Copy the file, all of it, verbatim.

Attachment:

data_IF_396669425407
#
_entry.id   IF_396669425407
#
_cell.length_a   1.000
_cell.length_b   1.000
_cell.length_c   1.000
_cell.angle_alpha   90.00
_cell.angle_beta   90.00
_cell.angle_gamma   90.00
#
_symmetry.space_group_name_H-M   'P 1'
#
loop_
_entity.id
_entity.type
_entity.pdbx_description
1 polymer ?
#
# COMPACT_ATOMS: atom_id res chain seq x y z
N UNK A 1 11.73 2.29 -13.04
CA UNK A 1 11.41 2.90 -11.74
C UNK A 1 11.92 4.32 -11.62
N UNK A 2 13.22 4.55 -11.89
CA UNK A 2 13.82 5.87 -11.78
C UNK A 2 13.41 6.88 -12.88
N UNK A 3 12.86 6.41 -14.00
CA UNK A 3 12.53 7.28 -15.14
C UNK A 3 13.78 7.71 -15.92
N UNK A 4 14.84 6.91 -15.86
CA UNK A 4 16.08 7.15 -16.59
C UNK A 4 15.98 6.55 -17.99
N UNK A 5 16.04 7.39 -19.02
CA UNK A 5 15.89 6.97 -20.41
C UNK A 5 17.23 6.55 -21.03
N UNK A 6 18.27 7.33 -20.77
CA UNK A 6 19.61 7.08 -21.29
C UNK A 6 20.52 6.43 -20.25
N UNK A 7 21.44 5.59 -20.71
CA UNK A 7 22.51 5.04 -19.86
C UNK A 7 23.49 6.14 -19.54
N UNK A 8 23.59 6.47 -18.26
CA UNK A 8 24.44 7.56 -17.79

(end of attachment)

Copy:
data_IF_396669425407
#
_entry.id   IF_396669425407
#
_cell.length_a   1.000
_cell.length_b   1.000
_cell.length_c   1.000
_cell.angle_alpha   90.00
_cell.angle_beta   90.00
_cell.angle_gamma   90.00
#
_symmetry.space_group_name_H-M   'P 1'
#
loop_
_entity.id
_entity.type
_entity.pdbx_description
1 polymer ?
#
# COMPACT_ATOMS: atom_id res chain seq x y z
N UNK A 1 11.73 2.29 -13.04
CA UNK A 1 11.41 2.90 -11.74
C UNK A 1 11.92 4.32 -11.62
N UNK A 2 13.22 4.55 -11.89
CA UNK A 2 13.82 5.87 -11.78
C UNK A 2 13.41 6.88 -12.88
N UNK A 3 12.86 6.41 -14.00
CA UNK A 3 12.53 7.28 -15.14
C UNK A 3 13.78 7.71 -15.92
N UNK A 4 14.84 6.91 -15.86
CA UNK A 4 16.08 7.15 -16.59
C UNK A 4 15.98 6.55 -17.99
N UNK A 5 16.04 7.39 -19.02
CA UNK A 5 15.89 6.97 -20.41
C UNK A 5 17.23 6.55 -21.03
N UNK A 6 18.27 7.33 -20.77
CA UNK A 6 19.61 7.08 -21.29
C UNK A 6 20.52 6.43 -20.25
N UNK A 7 21.44 5.59 -20.71
CA UNK A 7 22.51 5.04 -19.86
C UNK A 7 23.49 6.14 -19.54
N UNK A 8 23.59 6.47 -18.26
CA UNK A 8 24.44 7.56 -17.79